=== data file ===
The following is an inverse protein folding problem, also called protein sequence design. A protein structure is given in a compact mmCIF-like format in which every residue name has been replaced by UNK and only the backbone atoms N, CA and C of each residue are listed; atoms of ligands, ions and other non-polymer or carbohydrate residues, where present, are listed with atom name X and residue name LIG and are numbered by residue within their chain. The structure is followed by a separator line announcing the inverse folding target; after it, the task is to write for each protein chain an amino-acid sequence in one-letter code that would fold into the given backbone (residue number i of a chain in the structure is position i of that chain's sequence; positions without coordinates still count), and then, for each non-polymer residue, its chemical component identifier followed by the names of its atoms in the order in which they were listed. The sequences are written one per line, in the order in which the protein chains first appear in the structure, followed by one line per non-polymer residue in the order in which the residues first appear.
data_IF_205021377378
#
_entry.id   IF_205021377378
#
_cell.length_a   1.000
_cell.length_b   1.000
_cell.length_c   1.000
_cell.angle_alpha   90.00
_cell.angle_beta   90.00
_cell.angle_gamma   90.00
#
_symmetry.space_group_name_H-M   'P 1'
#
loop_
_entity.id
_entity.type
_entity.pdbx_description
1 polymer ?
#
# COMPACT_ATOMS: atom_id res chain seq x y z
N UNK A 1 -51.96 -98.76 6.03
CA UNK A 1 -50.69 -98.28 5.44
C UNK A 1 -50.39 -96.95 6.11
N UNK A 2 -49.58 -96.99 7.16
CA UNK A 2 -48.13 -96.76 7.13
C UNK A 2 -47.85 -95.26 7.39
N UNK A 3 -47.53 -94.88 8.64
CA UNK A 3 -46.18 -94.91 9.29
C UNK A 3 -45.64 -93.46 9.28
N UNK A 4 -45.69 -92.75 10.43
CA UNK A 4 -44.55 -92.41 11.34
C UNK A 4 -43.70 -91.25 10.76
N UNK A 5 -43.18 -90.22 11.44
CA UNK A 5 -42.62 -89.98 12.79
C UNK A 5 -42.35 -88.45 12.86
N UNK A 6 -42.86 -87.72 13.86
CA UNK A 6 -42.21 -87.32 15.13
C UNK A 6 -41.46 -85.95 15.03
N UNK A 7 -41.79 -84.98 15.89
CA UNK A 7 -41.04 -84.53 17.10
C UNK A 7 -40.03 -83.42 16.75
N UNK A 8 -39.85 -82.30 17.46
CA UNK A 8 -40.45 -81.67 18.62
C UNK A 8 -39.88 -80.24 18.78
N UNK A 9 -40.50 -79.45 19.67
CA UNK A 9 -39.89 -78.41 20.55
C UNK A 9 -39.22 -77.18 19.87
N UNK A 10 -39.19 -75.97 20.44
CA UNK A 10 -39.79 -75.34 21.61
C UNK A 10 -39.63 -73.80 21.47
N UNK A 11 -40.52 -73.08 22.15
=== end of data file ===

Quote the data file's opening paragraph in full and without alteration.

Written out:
The following is an inverse protein folding problem, also called protein sequence design. A protein structure is given in a compact mmCIF-like format in which every residue name has been replaced by UNK and only the backbone atoms N, CA and C of each residue are listed; atoms of ligands, ions and other non-polymer or carbohydrate residues, where present, are listed with atom name X and residue name LIG and are numbered by residue within their chain. The structure is followed by a separator line announcing the inverse folding target; after it, the task is to write for each protein chain an amino-acid sequence in one-letter code that would fold into the given backbone (residue number i of a chain in the structure is position i of that chain's sequence; positions without coordinates still count), and then, for each non-polymer residue, its chemical component identifier followed by the names of its atoms in the order in which they were listed. The sequences are written one per line, in the order in which the protein chains first appear in the structure, followed by one line per non-polymer residue in the order in which the residues first appear.